Patrick didn’t know what to do, but the yellow bird piped up and sang on the pure air. Those monsters howled like wind, but they had never heard such singing. When Patrick heard it he started to dance a jig, tipping his longboat smartly side-to-side, and when the monsters growled and howled and bawled the louder he danced a hornpipe. Those monsters, against their bearings, felt themselves falling in step with the birdsong and dance. They weren’t sure they wanted to, but they all calmed down and climbed in the boat to help with the rowing and sailing. And Patrick, glad for a crew, took the helm.
They sailed past the Amazon River and Cape Horn into the Southern Ocean. They heard beautiful cello music on the breeze. Ahead was the Island of Cellos where the king of cellos lived. He loved cello music, and his daughter played it best. When the king woke up each day and heard her playing, well, that always made a good day for him.
But today Patrick’s little yellow bird came flying and singing at her windowsill. She stopped playing and listened. The bird flew out singing on the breeze. The princess looked out her window at a beautiful bronze man sailing to shore with his motley crew. Patrick glanced up at her, and they looked in each other’s eyes from ever so far. “Ah!”
But the king said, “It stopped. The music stopped.” There was birdsong, but he was used to only hearing cello.
Patrick bounded up the steps of the castle to the king. “Your Majesty, your daughter is the prettiest, most beautiful girl in the Seven Seas and All the Oceans too.”
“I know,” said the king.
“I want to marry her,” said Patrick.
The king looked at his princess and saw that she was willing, but he had other ideas. “Perhaps! Perhaps you can spend a night in the bed that FREEZES.” And the guards dragged Patrick off to a room. They strapped him into the bed that freezes, with a cold that stabs the heart. “No one can live through that,” said the king.
But the Hot Monster slipped into the room as well and wrapped his angry arms around the bed and his master
“Not too hot, now.”
“Trust me!” said the Hot Monster, and Patrick’s heart stayed in place.
The next day they were all surprised to see him standing strong. The princess was so happy, but the king other plans. “Perhaps! Perhaps you can spend a night in the bed that FRIES.” And the guards dragged him off to a room. They strapped him into the bed that fries, with a heat that sears the heart. “No one can live through that,” said the king.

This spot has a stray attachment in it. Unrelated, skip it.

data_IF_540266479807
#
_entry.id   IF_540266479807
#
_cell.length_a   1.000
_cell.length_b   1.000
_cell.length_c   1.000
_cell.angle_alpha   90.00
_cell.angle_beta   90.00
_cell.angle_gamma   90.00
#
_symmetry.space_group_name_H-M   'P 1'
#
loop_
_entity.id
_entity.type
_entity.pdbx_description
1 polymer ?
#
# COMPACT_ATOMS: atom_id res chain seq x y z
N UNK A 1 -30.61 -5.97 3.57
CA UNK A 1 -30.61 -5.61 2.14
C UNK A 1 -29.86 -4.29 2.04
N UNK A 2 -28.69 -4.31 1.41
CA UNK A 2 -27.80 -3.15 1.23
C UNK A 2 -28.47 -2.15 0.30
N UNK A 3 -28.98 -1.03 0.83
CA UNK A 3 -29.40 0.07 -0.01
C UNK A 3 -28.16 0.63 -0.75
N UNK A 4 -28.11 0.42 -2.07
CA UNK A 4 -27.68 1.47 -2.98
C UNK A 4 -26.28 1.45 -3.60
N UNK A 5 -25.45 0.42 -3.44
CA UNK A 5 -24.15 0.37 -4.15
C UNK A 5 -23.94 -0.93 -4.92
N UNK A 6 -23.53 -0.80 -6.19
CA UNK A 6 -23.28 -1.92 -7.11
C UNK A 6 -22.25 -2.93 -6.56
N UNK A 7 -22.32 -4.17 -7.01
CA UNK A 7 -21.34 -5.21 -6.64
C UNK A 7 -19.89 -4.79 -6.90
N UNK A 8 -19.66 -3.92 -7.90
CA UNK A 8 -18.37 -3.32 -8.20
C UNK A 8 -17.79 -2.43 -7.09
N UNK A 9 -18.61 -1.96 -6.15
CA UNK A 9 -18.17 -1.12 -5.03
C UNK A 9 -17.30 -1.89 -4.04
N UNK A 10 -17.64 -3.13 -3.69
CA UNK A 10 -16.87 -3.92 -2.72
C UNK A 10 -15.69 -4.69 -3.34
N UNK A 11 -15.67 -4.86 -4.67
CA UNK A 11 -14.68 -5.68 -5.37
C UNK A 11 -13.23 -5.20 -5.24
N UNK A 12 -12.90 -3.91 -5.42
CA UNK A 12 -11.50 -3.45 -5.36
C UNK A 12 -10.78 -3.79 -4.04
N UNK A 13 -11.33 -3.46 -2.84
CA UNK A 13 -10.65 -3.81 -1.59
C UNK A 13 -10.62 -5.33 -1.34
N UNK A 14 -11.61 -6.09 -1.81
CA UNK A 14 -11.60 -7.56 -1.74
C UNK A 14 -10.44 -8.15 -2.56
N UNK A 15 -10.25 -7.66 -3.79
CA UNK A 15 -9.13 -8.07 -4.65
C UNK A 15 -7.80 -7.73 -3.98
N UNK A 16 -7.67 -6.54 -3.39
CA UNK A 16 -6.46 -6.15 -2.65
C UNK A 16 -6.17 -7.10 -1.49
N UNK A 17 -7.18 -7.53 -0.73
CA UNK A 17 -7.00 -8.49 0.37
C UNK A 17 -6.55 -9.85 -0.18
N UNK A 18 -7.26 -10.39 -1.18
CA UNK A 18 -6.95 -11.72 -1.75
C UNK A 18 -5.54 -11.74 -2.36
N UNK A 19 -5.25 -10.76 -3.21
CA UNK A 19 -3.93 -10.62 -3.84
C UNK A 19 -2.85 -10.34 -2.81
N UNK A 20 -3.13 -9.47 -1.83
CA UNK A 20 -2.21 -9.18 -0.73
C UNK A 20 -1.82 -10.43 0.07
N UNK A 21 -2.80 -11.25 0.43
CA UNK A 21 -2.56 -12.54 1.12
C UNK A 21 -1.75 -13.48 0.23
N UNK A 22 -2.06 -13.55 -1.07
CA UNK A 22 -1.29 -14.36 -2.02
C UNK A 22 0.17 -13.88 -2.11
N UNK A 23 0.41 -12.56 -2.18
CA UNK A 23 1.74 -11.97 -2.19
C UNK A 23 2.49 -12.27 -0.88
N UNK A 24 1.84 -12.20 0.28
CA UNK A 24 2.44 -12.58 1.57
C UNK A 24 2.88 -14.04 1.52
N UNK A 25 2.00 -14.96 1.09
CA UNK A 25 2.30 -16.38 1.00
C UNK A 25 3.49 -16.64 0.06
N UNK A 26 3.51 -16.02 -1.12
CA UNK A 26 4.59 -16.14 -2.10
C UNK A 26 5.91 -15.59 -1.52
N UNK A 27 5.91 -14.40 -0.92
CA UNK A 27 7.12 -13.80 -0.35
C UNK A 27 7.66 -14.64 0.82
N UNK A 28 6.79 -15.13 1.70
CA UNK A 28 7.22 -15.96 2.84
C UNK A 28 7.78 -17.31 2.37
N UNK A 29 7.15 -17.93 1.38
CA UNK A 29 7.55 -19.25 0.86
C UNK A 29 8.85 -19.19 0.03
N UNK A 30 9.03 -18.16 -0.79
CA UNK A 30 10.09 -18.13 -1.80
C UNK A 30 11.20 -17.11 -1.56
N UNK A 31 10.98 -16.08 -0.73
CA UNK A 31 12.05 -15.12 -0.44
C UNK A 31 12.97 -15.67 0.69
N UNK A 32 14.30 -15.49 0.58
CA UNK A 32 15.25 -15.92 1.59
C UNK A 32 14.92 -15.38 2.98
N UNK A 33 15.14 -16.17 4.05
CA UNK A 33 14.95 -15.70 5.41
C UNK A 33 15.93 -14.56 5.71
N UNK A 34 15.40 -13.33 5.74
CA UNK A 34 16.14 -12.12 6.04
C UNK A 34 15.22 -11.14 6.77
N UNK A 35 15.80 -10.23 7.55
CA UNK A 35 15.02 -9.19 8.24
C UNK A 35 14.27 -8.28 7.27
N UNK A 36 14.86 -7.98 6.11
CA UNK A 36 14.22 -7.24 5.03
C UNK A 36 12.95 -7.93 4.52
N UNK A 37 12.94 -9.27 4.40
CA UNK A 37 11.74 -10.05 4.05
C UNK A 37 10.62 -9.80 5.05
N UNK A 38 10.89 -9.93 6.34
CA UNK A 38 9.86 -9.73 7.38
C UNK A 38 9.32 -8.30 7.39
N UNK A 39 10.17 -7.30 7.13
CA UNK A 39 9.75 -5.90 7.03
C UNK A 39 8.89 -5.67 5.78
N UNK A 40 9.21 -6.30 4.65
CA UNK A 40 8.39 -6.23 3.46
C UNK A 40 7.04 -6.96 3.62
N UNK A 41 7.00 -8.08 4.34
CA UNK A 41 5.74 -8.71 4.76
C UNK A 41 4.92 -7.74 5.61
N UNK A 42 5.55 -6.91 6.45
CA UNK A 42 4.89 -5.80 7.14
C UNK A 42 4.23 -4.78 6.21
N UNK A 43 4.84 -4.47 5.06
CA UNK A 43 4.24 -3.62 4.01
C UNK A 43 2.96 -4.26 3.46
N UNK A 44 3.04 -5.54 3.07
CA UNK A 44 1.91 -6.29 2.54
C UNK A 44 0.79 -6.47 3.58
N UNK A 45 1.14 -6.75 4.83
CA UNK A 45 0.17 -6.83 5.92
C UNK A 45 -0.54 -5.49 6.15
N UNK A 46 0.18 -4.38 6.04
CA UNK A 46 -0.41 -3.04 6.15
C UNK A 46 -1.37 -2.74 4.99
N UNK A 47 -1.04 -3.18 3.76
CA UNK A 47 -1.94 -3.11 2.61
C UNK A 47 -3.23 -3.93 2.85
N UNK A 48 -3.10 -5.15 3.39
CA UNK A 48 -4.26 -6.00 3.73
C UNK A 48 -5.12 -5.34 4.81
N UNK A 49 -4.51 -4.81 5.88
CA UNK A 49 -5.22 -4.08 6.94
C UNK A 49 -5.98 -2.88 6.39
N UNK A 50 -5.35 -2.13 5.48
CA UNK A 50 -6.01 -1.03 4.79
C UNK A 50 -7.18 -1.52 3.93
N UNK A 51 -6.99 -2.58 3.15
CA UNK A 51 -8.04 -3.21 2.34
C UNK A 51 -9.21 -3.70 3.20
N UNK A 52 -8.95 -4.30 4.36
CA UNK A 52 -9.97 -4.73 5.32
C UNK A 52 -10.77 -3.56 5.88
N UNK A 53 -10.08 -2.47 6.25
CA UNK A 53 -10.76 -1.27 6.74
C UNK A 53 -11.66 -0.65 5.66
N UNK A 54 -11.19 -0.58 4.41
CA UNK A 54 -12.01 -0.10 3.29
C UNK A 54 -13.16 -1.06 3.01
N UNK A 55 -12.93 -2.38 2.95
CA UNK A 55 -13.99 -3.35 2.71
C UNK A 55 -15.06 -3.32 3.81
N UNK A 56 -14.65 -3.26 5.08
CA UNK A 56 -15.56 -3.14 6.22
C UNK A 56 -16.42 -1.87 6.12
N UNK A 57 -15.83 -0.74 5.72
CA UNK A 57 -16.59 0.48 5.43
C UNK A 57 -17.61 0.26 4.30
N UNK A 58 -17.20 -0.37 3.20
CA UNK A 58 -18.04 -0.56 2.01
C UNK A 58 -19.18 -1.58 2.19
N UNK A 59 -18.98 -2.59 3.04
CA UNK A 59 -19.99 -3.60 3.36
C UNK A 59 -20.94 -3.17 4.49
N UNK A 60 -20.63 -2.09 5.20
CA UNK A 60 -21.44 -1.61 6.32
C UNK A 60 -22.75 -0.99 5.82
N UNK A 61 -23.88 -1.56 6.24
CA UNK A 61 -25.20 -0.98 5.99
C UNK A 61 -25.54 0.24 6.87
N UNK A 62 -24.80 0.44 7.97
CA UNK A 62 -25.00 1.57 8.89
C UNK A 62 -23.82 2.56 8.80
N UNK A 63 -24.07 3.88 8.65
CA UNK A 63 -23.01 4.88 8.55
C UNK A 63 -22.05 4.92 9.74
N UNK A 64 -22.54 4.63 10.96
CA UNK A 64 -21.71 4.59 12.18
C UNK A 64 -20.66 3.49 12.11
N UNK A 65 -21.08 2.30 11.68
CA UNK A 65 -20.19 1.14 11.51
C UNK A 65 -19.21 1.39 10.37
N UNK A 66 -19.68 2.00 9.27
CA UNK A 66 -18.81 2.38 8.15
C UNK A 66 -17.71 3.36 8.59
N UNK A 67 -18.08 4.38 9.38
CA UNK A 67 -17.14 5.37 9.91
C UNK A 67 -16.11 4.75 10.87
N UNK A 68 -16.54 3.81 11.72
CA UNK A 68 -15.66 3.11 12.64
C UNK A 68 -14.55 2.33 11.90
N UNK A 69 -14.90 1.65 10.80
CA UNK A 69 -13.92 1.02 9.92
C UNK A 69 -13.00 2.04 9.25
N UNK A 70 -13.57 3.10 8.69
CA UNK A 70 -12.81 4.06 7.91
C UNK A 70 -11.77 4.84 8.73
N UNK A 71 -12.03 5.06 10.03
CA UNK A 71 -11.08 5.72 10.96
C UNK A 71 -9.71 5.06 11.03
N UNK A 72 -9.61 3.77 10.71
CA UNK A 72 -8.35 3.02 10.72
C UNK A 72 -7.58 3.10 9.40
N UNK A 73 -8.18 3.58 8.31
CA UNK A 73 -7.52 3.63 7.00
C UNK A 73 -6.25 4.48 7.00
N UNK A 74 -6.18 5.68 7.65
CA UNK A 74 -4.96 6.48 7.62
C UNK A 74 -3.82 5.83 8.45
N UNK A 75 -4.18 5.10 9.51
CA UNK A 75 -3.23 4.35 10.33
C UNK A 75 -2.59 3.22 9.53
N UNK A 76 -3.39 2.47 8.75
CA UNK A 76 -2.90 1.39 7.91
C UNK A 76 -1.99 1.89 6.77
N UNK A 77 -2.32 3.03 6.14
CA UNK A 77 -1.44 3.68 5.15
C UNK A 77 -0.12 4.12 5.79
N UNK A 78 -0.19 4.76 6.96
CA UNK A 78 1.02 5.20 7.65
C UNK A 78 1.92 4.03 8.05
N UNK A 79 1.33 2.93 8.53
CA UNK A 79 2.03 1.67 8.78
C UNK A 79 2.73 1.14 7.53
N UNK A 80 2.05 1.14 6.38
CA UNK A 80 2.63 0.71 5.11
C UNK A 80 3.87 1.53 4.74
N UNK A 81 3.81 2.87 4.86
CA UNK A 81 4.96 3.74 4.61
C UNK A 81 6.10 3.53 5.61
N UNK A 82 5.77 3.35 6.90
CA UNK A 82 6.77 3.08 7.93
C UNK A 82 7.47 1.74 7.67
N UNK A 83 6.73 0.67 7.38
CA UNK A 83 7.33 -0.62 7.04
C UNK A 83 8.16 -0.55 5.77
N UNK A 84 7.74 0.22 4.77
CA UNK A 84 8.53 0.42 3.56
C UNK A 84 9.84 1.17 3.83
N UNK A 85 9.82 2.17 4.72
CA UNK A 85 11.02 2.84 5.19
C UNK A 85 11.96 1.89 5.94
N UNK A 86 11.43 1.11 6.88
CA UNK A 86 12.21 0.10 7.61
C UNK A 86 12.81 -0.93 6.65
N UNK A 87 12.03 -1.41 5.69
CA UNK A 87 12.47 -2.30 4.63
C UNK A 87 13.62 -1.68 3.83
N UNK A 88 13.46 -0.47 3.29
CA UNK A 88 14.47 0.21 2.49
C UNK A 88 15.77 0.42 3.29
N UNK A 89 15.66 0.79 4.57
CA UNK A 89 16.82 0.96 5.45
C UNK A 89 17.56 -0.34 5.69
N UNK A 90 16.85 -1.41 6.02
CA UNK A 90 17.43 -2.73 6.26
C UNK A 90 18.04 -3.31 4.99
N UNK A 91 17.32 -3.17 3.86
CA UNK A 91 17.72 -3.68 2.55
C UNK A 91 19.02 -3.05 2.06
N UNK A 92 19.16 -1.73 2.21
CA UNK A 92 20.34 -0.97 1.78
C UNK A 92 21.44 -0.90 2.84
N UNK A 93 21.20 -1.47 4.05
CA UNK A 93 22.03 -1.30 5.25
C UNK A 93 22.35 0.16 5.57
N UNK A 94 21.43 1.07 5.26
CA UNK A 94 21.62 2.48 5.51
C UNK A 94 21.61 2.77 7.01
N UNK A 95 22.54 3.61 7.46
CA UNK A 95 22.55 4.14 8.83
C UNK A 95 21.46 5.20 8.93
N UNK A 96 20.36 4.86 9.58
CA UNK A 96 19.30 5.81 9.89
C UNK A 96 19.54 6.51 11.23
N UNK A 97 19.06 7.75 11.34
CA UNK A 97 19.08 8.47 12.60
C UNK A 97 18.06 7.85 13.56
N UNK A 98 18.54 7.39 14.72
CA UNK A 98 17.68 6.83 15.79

But the Cold Monster slipped into the room as well and wrapped his jealous arms around the bed and his master.
“Not too cold, now.”
“Trust me!” said the Cold Monster, and Patrick’s heart stayed in place.
The next day they were all surprised, and the princess clapped for joy, but the king rolled his eyes and made a face. “Perhaps! Perhaps you can spend the night in the bed of a THOUSAND CUTS.” And the guards dragged Patrick off to a room. They strapped him into the bed of a thousand cuts. It was littered with broken promises, bits that cut a thousand ways. “Now really, nobody can live through that,” said the king. And there was truth in his words.
Patrick was cut all over, and the Water Monster slipped into the room. At the sight of Patrick, cut all over with broken promises, the Water Monster began shedding tears, salty tears by the cups, by the buckets, by the barrels. Water filled the room and splashed into every room in the castle. Then the salt sea itself began to rise, and the whole island was drowning in a tide of tears from the Water Monster’s blubbering and blubbering. He couldn’t control himself at all. Everyone in the kingdom grabbed a cello for a boat. But a cello can’t take the waves. It was never meant for a that. Even the king began to sink.
But the little yellow bird flew to the princess. She saw Patrick floating off. She paddled after him and pulled him onto the roof of the castle. The bird sang out.
“What? Where?” said the princess. “You mean in his back pocket?” And she pulled out a little rag of a sleeve. One at a time she wiped the bits of broken promises from his wounds. Patrick woke up, and the Water Monster calmed down. At last the sea fell back and the island began to emerge again.
Then the sun came out, and everyone got dry. Two days later they had a wedding. Those island people played their cellos. Patrick and his princess promised each other their deepest love and danced around with the motley crew of monsters. The day after that Patrick and his princess sailed away in their gaff-rigged longboat. Then the king was left to learn to play the cello himself. He scratched and scratched on the strings while his people plugged their ears.
Patrick and his princess took the wind across the sea to their own island, one with lakes and hills and a cello or two. They are still living there, last I heard, that is, if the winds didn’t come round and blow them back to the Dry Tortugas.